Saturday, June 26, 2010
A Quinoa and Vegetable Pilaf—Good Food without a Recipe
In my cooking classes I frequently encourage people to think of the recipes that I teach as templates. The reason for this is that my goal is always to teach technique—not just recipes. I want someone to be able to go home with a recipe I have taught and use that recipe to feed themselves and their friends and family—whether they have the exact ingredients for the specific recipe or not.
I thought I would write a short post to illustrate what I mean by this in practice. Yesterday evening, I got home late and didn't have a lot of time to think about what to make for dinner. Furthermore, it was Friday. Which meant that I would be going to the farmers' market the following morning. I always want to use up, if possible (sometimes it isn't), any of my produce that is left from the previous Saturday when I make dinner on Friday.
When I got home, I pulled everything out of the produce bin and spread it out on the counter: a bunch of Swiss Chard, plus a few odds and ends of beets, turnips, summer squash, summer onions, green beans and peas. Obviously, I couldn't eat all of this in one meal. I decided to use the chard for sure—to basically use it as my starting point. I then put the beets and turnips back. They go well with chard, but they will continue to keep a bit longer and I was more interested in going in the direction of the quick-cooking beans and summer squash.
As I looked at what I had left on the counter, a grain pilaf began to take shape in my mind. I wrote about just such a pilaf a couple of months ago—Bulgur Pilaf with Chickpeas and Spinach. A pilaf like this one is quick, nutritious, and takes well to a medley of vegetable additions (which is what I had in front of me).
The idea of that recipe is to make a grain pilaf and then garnish it with some cooked, chopped greens, sautéed/blanched/roasted vegetables, herbs and spices, as well as some dried fruits & nuts if you are so inclined. At that point, all I really had to do was settle on the grain. I thought about couscous and bulgur, but I ended up using quinoa, which I particularly like with summer squash.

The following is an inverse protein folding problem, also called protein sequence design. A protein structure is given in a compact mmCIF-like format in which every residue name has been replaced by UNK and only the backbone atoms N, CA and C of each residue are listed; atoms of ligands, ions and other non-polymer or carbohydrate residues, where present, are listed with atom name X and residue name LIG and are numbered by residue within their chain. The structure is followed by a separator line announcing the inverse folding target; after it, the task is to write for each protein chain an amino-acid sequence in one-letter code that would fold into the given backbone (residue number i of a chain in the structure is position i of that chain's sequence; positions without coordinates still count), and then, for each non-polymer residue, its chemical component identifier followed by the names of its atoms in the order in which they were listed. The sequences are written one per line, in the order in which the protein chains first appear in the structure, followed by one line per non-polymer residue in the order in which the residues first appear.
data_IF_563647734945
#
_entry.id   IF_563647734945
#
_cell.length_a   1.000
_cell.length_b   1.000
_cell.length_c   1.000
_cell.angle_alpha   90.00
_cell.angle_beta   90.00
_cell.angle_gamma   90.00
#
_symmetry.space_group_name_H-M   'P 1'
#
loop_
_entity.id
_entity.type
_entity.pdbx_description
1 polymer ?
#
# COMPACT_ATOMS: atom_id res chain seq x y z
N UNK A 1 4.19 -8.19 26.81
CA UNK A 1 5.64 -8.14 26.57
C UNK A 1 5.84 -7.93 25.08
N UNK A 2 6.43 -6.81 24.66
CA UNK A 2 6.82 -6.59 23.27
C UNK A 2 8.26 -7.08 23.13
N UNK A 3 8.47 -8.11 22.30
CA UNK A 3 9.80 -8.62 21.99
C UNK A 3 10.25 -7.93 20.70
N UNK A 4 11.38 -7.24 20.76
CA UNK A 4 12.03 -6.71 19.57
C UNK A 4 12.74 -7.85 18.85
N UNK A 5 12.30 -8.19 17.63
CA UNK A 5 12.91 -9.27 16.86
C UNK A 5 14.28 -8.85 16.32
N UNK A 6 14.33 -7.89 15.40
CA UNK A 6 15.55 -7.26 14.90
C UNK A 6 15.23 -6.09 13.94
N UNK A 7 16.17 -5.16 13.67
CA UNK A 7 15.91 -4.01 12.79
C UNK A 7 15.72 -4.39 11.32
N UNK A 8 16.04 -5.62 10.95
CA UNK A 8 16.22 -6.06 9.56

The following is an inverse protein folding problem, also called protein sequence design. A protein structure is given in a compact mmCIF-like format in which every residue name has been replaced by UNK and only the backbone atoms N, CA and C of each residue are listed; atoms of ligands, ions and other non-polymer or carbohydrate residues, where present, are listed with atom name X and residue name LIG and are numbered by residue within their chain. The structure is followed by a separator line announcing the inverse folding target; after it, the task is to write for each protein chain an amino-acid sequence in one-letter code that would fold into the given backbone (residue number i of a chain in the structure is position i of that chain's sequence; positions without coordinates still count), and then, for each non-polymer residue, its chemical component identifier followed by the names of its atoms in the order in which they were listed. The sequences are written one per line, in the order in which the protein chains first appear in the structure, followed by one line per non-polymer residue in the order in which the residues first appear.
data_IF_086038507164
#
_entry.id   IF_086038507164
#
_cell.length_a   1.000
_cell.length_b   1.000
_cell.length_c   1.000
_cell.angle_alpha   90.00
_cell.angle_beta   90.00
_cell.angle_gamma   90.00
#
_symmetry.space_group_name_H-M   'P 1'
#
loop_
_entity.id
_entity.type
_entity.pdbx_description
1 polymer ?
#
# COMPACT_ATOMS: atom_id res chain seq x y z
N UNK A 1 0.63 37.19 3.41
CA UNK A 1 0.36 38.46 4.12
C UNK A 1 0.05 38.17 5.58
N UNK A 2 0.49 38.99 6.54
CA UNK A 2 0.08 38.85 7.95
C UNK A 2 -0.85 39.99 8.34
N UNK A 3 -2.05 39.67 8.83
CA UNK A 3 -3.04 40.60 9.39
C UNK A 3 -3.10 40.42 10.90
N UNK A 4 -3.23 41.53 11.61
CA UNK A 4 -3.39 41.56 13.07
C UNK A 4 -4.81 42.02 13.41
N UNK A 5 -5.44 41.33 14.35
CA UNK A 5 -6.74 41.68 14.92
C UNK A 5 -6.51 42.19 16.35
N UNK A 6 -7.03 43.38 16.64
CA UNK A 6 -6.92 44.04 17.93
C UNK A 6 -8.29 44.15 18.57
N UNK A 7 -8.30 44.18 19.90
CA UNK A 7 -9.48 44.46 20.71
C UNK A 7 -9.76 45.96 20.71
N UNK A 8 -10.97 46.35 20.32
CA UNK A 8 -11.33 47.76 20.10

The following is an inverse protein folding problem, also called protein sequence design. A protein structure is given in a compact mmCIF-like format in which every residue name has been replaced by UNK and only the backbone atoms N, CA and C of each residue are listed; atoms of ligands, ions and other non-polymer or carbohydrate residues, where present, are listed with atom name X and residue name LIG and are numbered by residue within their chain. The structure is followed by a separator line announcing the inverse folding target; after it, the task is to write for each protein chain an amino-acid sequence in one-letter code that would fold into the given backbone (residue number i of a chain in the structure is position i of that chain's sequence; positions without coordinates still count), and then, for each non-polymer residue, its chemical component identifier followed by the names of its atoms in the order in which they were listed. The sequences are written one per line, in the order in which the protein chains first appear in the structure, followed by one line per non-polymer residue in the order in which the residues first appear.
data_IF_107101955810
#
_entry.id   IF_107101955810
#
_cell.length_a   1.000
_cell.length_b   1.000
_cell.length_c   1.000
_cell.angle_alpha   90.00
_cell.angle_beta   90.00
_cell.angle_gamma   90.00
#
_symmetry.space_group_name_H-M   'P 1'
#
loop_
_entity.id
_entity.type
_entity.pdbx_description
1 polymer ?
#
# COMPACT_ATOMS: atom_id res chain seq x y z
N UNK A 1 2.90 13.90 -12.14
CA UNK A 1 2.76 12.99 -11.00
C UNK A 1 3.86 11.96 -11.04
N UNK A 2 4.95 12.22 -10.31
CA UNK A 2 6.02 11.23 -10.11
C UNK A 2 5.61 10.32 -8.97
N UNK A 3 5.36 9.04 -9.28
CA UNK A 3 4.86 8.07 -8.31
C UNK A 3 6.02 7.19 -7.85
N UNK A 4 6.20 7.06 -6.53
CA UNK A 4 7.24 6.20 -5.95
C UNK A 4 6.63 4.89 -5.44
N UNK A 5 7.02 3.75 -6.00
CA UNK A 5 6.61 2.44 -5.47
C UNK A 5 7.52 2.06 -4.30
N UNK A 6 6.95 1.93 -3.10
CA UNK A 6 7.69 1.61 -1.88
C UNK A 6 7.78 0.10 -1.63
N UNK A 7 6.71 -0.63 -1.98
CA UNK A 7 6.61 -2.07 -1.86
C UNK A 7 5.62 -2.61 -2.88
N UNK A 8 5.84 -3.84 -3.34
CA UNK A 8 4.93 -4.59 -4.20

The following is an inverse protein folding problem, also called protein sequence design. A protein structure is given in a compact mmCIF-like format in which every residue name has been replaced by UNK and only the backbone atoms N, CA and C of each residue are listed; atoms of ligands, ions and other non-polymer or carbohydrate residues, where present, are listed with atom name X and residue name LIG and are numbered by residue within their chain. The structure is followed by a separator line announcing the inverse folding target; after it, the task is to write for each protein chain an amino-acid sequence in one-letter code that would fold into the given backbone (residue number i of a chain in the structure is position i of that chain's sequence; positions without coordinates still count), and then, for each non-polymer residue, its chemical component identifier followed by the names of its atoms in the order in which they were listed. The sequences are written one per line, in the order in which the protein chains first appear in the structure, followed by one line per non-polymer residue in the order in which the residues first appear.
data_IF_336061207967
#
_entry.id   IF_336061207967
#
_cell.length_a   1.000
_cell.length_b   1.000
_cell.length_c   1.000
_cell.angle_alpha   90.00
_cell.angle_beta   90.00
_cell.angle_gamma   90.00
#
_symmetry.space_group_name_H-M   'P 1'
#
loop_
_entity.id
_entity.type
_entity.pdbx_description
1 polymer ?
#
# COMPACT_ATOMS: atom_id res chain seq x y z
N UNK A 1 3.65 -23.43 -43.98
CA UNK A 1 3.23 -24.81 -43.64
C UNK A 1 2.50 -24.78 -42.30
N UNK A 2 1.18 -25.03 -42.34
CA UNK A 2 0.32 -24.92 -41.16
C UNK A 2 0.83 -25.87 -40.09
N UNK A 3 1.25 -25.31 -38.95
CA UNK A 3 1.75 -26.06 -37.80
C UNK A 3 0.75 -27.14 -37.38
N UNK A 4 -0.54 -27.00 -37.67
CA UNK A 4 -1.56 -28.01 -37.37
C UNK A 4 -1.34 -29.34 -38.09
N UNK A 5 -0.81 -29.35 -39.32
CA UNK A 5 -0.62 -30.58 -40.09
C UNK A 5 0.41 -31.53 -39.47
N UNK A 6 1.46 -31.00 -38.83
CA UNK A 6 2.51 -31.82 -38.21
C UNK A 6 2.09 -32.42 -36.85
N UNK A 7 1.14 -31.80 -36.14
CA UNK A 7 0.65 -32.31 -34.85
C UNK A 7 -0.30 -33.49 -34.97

I made my quinoa pilaf by sweating a small summer onion in some butter. I added cumin and cayenne before adding the quinoa (make sure you rinse quinoa to rid it of the bitter saponin). As the onions and then quinoa were cooking, I blanched the green beans and then steamed the chard until it was tender over the water the beans had been blanched in. After the chard cooled, I squeezed it out and chopped it coarsely. I sautéed some sliced zucchini and yellow squash in some butter. Mint from the garden, chopped toasted pistachios and golden raisins pulled it all together.
Incidentally, you may have noticed that the peas did not make an appearance in my pilaf. I think it's important to always make an effort to combine ingredients with care and not just throw things in because they are there—it is easy when cooking extemporaneously, so to speak, to get overly exuberant and end up with a hodgepodge that has little coherence. The peas just didn't seem like a great fit for this particular combination. Besides, they can be frozen or made into a quick pasta, or side dish, in the next day or two.
To prepare my pilaf, I didn't really measure any quantities. I could have pulled out the "original" recipe, but it probably wouldn't have changed my results too much. I had what I had, so that is what I used—a handful of green beans, what looked to be 2 or 3 servings of squash, one bunch of chard and a small onion. I used enough quinoa to support my chosen additions (in this case 2/3 cup—but the only reason I measured it was to know how much liquid to use). We had more than we needed for dinner, but there was just enough leftover pilaf to make a nice lunch for someone the next day.
My goal—and this should always be your goal when cooking—was to produce food that tasted good. And if you have learned and practiced the basic techniques of good cooking—and paid attention to flavor combinations that you have liked in the past—it isn't really necessary to pull out a recipe to be able to cook food that tastes good. This is really what cooking is all about—applying good techniques to ingredients that have been chosen and combined with care.
While I was cooking my pilaf, I pulled my beets back out of the refrigerator and threw them in the oven. They made a great little side dish to accompany my leftover pilaf for lunch on Saturday.
Basic Cooking instructions for Quinoa: Rinse the quinoa well. Simmer, covered, for 12 to 15 minutes in 1 1/4 times the amount of liquid as you have quinoa. Remove it from the heat and let it rest, covered, for 5 minutes. Fluff and serve. Use these quantities and times whether you are simply boiling the quinoa or are making it in the pilaf style.